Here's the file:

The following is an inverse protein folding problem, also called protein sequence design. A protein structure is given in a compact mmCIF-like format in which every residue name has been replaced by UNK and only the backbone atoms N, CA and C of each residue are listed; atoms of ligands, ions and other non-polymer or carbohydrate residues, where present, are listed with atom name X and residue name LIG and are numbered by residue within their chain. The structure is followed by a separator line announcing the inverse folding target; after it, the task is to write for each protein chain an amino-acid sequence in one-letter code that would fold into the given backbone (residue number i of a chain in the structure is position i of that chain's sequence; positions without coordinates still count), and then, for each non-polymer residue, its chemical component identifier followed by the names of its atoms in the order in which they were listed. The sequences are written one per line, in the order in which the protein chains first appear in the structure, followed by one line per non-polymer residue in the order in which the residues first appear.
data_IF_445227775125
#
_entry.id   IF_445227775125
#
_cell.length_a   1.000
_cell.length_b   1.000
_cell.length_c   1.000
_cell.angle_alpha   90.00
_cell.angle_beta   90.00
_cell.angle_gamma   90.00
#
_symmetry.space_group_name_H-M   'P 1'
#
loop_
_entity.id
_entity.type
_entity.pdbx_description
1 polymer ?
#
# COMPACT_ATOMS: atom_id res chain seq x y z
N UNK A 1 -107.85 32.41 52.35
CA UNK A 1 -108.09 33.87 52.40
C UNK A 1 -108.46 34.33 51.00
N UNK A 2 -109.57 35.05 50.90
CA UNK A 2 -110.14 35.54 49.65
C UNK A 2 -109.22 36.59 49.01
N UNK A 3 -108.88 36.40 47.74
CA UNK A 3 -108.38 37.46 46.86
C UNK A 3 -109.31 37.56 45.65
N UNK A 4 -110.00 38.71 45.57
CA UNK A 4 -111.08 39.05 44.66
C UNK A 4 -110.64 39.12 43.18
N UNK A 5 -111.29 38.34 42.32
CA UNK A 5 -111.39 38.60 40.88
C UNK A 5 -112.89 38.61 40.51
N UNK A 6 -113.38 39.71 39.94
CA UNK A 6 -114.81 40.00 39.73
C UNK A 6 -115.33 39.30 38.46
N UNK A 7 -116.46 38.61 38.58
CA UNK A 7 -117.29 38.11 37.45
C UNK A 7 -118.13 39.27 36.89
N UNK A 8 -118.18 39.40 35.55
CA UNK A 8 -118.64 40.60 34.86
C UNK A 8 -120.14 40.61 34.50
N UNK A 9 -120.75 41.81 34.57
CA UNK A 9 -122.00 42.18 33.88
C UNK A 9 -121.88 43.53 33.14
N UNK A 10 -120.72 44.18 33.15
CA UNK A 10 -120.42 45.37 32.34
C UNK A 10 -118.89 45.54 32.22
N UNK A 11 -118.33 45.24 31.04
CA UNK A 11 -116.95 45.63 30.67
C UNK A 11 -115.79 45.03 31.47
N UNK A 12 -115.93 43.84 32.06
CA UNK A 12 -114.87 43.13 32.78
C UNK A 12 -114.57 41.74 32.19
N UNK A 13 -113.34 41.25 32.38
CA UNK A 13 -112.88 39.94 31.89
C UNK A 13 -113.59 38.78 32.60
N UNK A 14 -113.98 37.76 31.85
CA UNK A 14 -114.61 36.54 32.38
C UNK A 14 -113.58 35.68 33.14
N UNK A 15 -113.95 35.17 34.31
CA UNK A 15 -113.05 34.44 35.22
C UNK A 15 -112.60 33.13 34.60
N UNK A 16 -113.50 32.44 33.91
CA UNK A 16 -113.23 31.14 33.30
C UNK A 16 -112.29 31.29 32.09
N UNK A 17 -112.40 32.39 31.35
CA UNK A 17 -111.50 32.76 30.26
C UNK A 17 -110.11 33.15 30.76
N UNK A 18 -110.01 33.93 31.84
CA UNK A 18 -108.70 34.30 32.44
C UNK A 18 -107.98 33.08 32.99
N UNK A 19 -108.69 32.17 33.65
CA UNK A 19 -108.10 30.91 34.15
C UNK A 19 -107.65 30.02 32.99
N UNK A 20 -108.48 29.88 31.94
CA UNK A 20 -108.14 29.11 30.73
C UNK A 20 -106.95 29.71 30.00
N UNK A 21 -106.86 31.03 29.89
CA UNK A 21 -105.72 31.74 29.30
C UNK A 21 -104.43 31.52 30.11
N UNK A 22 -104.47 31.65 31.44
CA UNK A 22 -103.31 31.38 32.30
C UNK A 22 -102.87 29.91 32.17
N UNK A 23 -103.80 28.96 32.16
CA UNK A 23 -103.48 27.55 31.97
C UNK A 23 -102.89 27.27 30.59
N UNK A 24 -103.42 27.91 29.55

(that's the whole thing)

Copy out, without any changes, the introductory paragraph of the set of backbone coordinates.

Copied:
The following is an inverse protein folding problem, also called protein sequence design. A protein structure is given in a compact mmCIF-like format in which every residue name has been replaced by UNK and only the backbone atoms N, CA and C of each residue are listed; atoms of ligands, ions and other non-polymer or carbohydrate residues, where present, are listed with atom name X and residue name LIG and are numbered by residue within their chain. The structure is followed by a separator line announcing the inverse folding target; after it, the task is to write for each protein chain an amino-acid sequence in one-letter code that would fold into the given backbone (residue number i of a chain in the structure is position i of that chain's sequence; positions without coordinates still count), and then, for each non-polymer residue, its chemical component identifier followed by the names of its atoms in the order in which they were listed. The sequences are written one per line, in the order in which the protein chains first appear in the structure, followed by one line per non-polymer residue in the order in which the residues first appear.